Over 60% of Brits only speak English, and this reluctance to become bilingual could be holding back many UK businesses. In response to the BBC’s study, Matthew Fell, chief UK policy director for the Confederation of British Industry, warned that demand for French and other language skills has “significantly increased” in recent years. “The decline in language learning in schools must be reversed, or else the UK will be less competitive globally”, he added. “As well as speaking a foreign language, increasing young people’s cultural awareness and their ability to work with people from around the world is just as important.”
Of course, it’s near-impossible to do business with French corporations if there’s no way to communicate with them, which is why many companies find French interpretation services so useful. However, the importance of the language goes way beyond being able to use it in negotiations. Linguistic skills are also crucial for building relationships with French entrepreneurs, creating marketing materials that are relevant and culturally sensitive, and ensuring your business is abiding by the laws and regulations of French-speaking countries. If there’s a language barrier, companies in search of international opportunities are unlikely to be interested in what you have to offer.
French is still widely-spoken across the world
Don’t underestimate how many countries outside of France are home to French-speaking citizens. French is the fifth most-spoken language globally, covering multiple continents, including Africa where the daily use of French has increased by 17% between 2010 to 2014. This is compared to a still-significant 11% boost in the rest of the world. Therefore, embracing French will allow you to target major markets in the global economy, including Switzerland, Canada and Belgium. However, beyond more widely-known Francophone nations, you could also consider Mauritius, which was ranked 13th in the World Bank’s ease of doing business index, or Côte d’Ivoire, one of the largest economies of the Economic Community of West Africa States.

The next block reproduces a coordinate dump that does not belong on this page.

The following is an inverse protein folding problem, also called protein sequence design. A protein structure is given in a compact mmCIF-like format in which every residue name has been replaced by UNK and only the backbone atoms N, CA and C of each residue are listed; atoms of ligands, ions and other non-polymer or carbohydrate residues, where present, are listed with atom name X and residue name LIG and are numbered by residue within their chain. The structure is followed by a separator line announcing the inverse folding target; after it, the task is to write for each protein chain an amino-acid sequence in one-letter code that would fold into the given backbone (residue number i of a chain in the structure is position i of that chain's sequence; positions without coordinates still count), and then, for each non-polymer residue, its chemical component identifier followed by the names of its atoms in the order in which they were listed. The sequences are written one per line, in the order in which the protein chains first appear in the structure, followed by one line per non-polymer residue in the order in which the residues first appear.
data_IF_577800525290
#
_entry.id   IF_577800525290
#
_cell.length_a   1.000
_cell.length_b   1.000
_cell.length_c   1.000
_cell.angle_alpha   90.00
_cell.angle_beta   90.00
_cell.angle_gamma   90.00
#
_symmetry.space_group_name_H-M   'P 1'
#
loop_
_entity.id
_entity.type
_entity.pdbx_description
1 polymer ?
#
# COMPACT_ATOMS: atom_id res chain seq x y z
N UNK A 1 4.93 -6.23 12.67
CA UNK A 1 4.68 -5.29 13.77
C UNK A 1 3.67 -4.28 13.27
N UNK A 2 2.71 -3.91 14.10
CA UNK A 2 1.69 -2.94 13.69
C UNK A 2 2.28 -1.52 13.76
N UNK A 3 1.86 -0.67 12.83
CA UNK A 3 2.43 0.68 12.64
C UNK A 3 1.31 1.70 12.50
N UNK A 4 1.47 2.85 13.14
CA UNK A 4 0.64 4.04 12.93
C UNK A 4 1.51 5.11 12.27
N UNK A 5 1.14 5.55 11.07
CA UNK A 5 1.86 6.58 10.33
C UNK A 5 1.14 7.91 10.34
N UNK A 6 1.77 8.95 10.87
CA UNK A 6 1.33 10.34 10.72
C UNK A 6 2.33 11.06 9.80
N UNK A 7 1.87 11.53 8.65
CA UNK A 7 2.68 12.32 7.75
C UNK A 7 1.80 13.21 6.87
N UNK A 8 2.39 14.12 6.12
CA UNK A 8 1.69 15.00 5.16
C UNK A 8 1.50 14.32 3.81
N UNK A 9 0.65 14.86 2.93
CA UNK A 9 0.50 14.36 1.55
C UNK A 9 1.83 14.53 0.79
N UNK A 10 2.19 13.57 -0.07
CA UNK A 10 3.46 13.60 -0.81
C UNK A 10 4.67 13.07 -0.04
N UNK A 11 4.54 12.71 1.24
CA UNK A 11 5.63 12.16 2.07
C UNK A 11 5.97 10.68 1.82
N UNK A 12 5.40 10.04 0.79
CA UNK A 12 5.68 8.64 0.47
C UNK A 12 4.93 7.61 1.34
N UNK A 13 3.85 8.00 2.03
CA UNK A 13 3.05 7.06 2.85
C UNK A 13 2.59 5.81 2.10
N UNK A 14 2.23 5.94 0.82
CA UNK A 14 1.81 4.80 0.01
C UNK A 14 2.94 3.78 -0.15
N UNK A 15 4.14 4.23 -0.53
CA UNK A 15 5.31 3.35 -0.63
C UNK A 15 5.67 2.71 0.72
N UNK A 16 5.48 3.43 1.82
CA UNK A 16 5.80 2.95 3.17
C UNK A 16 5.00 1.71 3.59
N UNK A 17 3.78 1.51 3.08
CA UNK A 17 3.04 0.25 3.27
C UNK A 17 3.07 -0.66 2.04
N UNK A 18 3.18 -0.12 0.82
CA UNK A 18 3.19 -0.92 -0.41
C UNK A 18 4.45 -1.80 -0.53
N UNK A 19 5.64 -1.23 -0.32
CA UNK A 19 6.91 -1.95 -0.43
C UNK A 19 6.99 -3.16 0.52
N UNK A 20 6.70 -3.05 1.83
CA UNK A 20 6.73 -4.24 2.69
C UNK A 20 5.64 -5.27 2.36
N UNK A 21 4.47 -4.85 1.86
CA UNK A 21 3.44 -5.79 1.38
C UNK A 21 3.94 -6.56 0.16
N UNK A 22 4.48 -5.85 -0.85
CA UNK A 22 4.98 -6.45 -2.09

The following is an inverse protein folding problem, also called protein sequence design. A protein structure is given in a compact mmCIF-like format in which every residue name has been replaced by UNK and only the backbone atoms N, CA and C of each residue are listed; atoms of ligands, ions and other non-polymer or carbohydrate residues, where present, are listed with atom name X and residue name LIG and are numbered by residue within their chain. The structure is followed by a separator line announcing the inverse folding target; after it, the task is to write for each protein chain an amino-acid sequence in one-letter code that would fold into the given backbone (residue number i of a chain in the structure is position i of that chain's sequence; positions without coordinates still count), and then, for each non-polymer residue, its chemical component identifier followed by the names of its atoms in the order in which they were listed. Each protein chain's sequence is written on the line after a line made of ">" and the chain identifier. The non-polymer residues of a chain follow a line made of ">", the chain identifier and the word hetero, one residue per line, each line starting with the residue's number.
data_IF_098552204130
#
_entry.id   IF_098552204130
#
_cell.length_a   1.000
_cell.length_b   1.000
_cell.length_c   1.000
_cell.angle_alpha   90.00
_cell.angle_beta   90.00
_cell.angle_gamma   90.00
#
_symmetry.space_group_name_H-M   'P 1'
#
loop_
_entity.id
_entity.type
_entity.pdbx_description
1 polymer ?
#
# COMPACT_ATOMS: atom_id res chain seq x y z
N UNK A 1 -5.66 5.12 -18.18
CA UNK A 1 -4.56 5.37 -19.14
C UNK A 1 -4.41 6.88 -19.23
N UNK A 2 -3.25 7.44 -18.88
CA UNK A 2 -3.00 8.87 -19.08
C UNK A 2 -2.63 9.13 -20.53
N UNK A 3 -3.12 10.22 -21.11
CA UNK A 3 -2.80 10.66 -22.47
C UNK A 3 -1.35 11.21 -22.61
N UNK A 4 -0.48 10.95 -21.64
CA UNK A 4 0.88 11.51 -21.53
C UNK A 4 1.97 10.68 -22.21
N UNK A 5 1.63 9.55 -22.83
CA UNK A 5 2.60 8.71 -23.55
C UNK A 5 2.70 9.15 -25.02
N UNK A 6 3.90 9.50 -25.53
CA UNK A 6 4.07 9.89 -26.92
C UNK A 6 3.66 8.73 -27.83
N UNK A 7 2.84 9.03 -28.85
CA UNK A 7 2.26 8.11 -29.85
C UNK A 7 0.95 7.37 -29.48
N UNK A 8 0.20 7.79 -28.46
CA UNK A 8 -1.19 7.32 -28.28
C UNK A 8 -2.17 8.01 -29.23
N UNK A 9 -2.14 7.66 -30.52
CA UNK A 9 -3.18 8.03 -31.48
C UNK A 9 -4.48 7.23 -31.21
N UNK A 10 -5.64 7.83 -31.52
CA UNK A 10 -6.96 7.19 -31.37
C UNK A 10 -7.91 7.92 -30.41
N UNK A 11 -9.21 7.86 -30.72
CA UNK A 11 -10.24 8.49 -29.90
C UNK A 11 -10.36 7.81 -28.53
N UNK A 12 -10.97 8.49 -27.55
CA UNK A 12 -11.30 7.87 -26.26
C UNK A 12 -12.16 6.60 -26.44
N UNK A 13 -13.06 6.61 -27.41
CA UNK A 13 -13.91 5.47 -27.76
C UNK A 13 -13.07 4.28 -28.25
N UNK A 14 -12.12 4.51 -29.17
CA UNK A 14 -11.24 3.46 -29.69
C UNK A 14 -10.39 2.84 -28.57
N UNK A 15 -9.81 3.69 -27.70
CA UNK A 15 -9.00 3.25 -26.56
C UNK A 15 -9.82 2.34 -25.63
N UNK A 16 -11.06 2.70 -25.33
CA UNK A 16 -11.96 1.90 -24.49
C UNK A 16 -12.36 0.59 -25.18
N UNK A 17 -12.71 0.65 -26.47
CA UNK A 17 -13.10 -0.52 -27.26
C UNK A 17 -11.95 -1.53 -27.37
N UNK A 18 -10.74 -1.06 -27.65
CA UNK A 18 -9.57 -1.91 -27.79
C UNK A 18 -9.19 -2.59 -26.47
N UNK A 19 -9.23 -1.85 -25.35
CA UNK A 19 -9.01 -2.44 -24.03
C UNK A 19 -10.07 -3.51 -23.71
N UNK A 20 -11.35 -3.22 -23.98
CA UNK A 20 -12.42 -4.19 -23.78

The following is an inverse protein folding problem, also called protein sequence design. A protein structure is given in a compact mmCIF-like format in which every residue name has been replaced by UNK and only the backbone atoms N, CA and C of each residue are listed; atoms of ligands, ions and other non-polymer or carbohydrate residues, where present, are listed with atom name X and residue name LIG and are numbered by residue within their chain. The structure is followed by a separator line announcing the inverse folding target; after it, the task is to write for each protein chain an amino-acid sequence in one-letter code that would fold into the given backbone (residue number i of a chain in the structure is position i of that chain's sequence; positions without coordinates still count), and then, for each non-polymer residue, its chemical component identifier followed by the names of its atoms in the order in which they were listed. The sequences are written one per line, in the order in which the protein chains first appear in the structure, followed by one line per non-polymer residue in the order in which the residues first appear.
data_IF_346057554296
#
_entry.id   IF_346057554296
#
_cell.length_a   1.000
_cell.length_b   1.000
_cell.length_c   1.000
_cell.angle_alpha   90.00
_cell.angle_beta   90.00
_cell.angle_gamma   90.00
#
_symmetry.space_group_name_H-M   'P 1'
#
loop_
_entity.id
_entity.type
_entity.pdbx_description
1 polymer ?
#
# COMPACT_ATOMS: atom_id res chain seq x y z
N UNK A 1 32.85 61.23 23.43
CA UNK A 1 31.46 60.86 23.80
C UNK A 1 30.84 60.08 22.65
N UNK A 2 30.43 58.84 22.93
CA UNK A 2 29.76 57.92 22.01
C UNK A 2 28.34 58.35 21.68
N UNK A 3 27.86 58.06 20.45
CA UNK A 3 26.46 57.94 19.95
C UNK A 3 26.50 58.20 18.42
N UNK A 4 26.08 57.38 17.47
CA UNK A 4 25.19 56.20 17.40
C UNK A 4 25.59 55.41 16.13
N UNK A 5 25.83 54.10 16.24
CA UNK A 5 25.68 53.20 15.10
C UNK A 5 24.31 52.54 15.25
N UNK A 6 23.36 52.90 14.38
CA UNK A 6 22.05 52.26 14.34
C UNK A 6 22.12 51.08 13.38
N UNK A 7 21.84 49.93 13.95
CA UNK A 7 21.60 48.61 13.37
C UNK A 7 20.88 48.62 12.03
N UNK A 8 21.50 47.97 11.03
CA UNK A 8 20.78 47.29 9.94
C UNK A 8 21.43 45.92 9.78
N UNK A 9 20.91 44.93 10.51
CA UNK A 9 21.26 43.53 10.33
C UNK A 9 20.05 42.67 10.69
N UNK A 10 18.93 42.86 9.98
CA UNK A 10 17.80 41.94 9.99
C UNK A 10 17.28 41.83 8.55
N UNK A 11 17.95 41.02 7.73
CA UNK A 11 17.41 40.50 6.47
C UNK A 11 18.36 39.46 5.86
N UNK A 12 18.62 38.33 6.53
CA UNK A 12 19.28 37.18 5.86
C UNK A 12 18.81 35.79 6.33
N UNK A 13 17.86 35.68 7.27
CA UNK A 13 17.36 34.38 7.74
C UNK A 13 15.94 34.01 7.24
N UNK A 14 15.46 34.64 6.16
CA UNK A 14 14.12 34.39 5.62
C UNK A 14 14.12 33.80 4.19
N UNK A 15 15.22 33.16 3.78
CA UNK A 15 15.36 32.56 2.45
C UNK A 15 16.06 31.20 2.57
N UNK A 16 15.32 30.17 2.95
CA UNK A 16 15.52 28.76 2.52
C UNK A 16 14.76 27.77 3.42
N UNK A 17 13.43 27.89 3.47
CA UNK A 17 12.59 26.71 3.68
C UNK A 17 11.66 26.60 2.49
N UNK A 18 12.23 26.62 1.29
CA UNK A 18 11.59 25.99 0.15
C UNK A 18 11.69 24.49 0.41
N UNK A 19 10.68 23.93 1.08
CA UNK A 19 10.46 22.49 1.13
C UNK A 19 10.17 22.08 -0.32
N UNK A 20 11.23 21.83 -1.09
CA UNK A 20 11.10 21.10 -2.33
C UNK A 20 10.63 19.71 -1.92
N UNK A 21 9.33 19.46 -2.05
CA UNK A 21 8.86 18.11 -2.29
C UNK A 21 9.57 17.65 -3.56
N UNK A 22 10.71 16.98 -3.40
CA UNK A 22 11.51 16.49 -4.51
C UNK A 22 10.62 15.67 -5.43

It has been predicted there will be between 477 and 747 million French speakers by 2070, so it’s crucial that your business can communicate with this huge global market. 37% of Quebec’s population recently said in a survey that they would consider boycotting businesses which didn’t respect Bill 101, the law defining French as the province’s official language. This demonstrates that it’s only natural that consumers would prefer to make purchases in their native tongue, so it will be far easier to market to them effectively if you translate your resources, including your website, into their language. You’ll be even more likely to connect with these groups if you opt for localisation over word-for-word translations, a process which entails tailoring your content to users in specific locations. This means you would have one version of your company website for French speakers living in Belgium, and another for those based in Switzerland.
Before concluding that the French language is in decline, remember all the potential customers and profits you’ll be missing out on if you don’t make an effort to connect.